Used Car Retailer And Subprime Auto Lender Collapse As Car Loan Crisis Intensify

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In the past, America has seen a massive stock market and housing bubble burst – but a car market bubble burst? That’s new. And yes, it seems absurd but that’s what is happening right now. According to Bloomberg, the dominoes are already starting to fall. A few weeks ago, we discussed the “perfect storm” that was brewing for the U.S. auto market. Fitch data revealed that today more Americans can’t afford their car payments than during the peak of the Great Recession. But that wasn’t exactly a surprise, after all, with the highest interest rates in 15 years, auto loans became too expensive for millions of struggling Americans.
Yesterday Bloomberg exposed that the calm before the storm was actually briefer than we all thought. That’s because on Friday, one of the most famous used car retailers in the United States and subprime auto lender, American Car Center, suddenly shut down all of its operations, closing all of its 50 dealerships across 10 states.
The abrupt collapse of the auto lender and car retailer was likely the first of many and highlights the deteriorating state of the subprime auto loan market. Millions of people are starting to fall behind on their car payments, and the distress cycle is rapidly accelerating.
According to Cox Automotive, 7.11% of subprime loans were severely delinquent in the last month, up from 6.75% in the month prior and from 5.48% in the same period a year ago. Even more concerning, the 7.11% severe delinquency rate was the highest monthly figure since Cox began tracking the data in 2006. A seriously delinquent auto loan means the borrower is more than 90 days behind on payments.
On top of that, IBIS World data shows that about US$19.6 billion of subprime auto loans are expected to be written in the U.S. in 2023. This amount represents only about 11% of the overall U.S. auto market of US$173.2 billion, but the sharp increase in delinquencies among the riskiest auto borrowers could very well be a leading indicator of broader auto loan problems and pose a threat to the overall economy.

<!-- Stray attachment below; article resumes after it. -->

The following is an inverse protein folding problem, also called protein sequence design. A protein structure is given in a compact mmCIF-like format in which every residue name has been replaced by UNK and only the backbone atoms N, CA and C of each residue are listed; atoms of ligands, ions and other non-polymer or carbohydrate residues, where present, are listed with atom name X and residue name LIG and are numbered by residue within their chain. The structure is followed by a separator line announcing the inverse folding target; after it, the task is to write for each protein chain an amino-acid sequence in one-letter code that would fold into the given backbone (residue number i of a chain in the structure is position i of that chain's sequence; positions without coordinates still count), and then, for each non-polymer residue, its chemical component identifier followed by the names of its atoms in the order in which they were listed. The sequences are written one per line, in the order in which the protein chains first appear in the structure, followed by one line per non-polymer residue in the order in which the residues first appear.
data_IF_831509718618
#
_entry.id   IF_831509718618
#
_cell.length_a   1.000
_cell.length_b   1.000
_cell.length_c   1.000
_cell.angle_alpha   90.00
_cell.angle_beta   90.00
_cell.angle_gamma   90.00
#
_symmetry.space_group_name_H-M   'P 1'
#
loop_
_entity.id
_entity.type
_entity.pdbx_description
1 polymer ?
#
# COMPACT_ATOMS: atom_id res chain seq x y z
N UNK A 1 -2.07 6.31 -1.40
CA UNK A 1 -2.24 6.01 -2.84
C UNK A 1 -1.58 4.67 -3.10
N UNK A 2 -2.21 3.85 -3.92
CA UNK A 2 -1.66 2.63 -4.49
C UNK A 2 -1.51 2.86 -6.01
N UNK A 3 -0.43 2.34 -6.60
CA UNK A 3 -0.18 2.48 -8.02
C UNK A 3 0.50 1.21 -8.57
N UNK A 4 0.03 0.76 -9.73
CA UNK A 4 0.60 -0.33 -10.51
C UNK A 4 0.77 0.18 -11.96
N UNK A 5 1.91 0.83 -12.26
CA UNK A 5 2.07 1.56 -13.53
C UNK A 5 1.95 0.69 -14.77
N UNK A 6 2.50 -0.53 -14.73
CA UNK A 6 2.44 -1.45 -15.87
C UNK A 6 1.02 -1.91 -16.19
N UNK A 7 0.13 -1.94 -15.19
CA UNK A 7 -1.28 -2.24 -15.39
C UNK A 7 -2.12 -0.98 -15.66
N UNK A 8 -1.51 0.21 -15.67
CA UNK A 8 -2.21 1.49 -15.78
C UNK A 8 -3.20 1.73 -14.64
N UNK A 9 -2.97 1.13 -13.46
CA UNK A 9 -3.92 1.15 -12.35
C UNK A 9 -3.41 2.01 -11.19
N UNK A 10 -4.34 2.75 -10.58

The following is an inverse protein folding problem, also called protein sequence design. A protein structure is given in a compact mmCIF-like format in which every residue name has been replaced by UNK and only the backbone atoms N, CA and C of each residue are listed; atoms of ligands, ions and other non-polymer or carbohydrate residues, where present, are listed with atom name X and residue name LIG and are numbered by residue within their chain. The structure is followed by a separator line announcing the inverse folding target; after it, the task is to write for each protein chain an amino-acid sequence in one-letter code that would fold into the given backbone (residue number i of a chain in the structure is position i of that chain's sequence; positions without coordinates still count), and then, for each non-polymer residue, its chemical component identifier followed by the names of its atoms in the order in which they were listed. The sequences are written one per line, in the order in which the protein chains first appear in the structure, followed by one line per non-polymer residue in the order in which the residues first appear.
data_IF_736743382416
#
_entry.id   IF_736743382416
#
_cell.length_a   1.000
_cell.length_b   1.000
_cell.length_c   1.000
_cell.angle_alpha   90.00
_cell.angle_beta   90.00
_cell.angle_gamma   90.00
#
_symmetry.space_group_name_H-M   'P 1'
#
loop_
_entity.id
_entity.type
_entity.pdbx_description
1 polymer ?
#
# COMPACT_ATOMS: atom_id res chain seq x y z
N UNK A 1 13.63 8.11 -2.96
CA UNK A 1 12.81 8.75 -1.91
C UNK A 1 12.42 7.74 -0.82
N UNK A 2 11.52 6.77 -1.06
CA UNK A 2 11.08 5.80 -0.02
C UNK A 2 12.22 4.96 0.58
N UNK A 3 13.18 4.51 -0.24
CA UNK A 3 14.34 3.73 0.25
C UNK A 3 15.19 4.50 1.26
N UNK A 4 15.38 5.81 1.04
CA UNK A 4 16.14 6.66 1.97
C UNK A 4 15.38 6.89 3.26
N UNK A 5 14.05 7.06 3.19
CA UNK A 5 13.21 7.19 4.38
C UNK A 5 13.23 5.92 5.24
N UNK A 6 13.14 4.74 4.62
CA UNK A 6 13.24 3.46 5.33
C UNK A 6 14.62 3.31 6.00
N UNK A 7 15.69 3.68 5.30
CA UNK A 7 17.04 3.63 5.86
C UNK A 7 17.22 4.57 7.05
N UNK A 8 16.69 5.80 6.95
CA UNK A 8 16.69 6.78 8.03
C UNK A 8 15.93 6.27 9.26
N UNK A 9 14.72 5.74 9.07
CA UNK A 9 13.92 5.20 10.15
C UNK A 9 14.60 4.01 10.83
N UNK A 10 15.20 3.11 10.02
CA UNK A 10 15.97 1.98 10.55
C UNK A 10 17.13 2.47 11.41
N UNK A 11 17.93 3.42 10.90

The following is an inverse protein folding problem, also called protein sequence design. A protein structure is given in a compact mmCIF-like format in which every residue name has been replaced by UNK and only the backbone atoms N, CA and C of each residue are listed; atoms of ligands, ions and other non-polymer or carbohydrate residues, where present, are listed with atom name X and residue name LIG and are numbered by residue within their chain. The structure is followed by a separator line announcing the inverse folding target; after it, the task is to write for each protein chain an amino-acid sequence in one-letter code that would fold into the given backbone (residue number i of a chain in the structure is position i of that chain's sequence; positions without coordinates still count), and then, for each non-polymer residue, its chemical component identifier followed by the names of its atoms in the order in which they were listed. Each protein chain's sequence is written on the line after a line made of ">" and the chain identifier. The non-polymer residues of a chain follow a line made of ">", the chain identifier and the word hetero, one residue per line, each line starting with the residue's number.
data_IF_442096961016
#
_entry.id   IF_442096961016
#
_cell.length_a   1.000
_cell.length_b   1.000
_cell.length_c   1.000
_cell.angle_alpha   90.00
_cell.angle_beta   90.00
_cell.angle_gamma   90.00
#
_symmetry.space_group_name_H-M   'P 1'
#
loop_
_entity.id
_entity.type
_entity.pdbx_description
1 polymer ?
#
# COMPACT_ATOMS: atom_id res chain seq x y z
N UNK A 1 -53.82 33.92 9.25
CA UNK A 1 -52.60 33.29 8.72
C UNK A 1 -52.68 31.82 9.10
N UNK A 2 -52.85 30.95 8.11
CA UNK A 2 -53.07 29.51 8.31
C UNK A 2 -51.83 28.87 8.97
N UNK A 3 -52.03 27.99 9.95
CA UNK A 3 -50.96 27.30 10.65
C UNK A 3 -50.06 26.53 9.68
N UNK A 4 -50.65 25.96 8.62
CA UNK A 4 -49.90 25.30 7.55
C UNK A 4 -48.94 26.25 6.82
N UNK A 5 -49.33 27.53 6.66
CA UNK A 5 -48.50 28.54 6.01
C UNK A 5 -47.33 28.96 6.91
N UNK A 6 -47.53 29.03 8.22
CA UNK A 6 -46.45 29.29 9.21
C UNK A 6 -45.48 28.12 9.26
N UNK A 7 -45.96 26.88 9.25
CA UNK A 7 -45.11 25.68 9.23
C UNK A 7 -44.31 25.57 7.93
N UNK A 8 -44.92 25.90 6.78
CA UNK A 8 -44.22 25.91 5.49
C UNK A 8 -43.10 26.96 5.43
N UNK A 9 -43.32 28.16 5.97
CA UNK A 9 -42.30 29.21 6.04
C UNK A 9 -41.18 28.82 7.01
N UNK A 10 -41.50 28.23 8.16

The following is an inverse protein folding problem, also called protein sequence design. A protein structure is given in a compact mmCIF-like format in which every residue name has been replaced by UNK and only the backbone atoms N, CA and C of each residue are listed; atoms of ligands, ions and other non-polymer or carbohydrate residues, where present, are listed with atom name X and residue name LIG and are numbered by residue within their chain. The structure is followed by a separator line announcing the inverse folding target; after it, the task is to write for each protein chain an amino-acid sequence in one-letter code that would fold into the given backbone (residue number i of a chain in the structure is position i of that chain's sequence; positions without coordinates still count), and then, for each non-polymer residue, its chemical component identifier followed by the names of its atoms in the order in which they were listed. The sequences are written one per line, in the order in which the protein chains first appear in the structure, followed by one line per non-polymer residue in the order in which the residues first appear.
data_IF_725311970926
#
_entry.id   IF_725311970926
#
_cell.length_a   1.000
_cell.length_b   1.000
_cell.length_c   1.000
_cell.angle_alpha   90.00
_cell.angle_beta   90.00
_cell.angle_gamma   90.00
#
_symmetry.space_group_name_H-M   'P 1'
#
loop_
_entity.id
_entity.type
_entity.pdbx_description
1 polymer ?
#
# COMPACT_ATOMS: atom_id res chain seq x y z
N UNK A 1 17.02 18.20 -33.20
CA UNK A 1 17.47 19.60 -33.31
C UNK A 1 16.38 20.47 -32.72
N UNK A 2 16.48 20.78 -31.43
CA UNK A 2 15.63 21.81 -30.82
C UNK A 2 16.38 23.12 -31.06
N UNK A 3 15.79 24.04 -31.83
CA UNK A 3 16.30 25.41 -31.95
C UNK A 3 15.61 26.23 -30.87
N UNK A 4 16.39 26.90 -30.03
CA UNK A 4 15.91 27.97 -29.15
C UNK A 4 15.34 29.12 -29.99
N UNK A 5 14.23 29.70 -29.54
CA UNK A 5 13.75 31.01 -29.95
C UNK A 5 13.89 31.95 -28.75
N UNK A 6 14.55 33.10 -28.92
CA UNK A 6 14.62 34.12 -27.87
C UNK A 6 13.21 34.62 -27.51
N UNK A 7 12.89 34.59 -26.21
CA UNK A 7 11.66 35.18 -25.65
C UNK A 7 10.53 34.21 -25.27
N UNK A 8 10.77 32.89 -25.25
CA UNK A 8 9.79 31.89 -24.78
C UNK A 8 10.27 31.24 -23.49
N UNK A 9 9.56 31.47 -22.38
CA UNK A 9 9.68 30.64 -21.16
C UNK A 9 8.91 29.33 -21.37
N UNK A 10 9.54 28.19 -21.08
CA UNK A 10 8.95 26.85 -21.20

Even though the idea of a car market bubble seems quite absurd, as opposed to a stock or housing bubble. That’s the perfect way to define what this is. Encouraged by easy credit conditions, Americans have borrowed huge amounts of money for their cars over the past two decades. At the turn of the millennium, Americans had less than $600 billion in motor-vehicle loans outstanding, according to the Federal Reserve Bank of St. Louis. By the end of 2022, Americans owed just shy of $1.4 trillion on car debt, a full doubling in barely a decade. People have been borrowing more money per vehicle — from about $26,000 in 2010 to $$40,155 in January — an exponential spike!
However, interest rates for auto loans have gone from 7.4 percent to 9 percent in a year, and monthly payments from $506 to $600. Seven-year loans are gaining in popularity. But not everyone can shoulder the higher monthly payments, as well as higher down payments, so car sales, and car prices, are crashing.
The truth is that auto loans have long been what people in the industry call “a shitshow.” When lenders face a day of reckoning for all of these bad loans, shockwaves will ripple through financial markets and panic will ensue. Now it’s understandable why Tesla CEO said the auto loan crisis would trigger “the biggest financial crisis ever”. The outlook is looking gloomier by the day, and now we’re waiting to see the next domino to fall.

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